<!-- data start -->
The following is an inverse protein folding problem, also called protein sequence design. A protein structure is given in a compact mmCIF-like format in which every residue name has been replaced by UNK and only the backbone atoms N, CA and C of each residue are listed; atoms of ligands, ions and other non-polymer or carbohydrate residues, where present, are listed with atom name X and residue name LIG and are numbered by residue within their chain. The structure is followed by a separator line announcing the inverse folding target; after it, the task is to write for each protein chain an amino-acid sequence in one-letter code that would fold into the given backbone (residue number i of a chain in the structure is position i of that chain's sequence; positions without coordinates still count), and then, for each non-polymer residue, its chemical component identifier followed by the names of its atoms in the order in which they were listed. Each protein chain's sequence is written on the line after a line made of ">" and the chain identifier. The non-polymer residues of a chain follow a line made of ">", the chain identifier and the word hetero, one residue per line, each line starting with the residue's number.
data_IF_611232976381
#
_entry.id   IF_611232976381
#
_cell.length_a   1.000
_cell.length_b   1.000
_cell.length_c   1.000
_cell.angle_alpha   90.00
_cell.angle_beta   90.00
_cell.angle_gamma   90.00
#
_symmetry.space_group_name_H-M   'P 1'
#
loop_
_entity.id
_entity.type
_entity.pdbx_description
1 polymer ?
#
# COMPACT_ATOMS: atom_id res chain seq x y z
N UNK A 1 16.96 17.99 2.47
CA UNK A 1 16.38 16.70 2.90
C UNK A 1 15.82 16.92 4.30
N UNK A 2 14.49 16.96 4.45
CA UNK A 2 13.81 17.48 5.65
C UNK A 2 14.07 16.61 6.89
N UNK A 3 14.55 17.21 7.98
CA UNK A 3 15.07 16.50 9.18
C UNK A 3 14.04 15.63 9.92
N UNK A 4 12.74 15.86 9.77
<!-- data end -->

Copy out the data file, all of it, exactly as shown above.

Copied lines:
The following is an inverse protein folding problem, also called protein sequence design. A protein structure is given in a compact mmCIF-like format in which every residue name has been replaced by UNK and only the backbone atoms N, CA and C of each residue are listed; atoms of ligands, ions and other non-polymer or carbohydrate residues, where present, are listed with atom name X and residue name LIG and are numbered by residue within their chain. The structure is followed by a separator line announcing the inverse folding target; after it, the task is to write for each protein chain an amino-acid sequence in one-letter code that would fold into the given backbone (residue number i of a chain in the structure is position i of that chain's sequence; positions without coordinates still count), and then, for each non-polymer residue, its chemical component identifier followed by the names of its atoms in the order in which they were listed. Each protein chain's sequence is written on the line after a line made of ">" and the chain identifier. The non-polymer residues of a chain follow a line made of ">", the chain identifier and the word hetero, one residue per line, each line starting with the residue's number.
data_IF_611232976381
#
_entry.id   IF_611232976381
#
_cell.length_a   1.000
_cell.length_b   1.000
_cell.length_c   1.000
_cell.angle_alpha   90.00
_cell.angle_beta   90.00
_cell.angle_gamma   90.00
#
_symmetry.space_group_name_H-M   'P 1'
#
loop_
_entity.id
_entity.type
_entity.pdbx_description
1 polymer ?
#
# COMPACT_ATOMS: atom_id res chain seq x y z
N UNK A 1 16.96 17.99 2.47
CA UNK A 1 16.38 16.70 2.90
C UNK A 1 15.82 16.92 4.30
N UNK A 2 14.49 16.96 4.45
CA UNK A 2 13.81 17.48 5.65
C UNK A 2 14.07 16.61 6.89
N UNK A 3 14.55 17.21 7.98
CA UNK A 3 15.07 16.50 9.18
C UNK A 3 14.04 15.63 9.92
N UNK A 4 12.74 15.86 9.77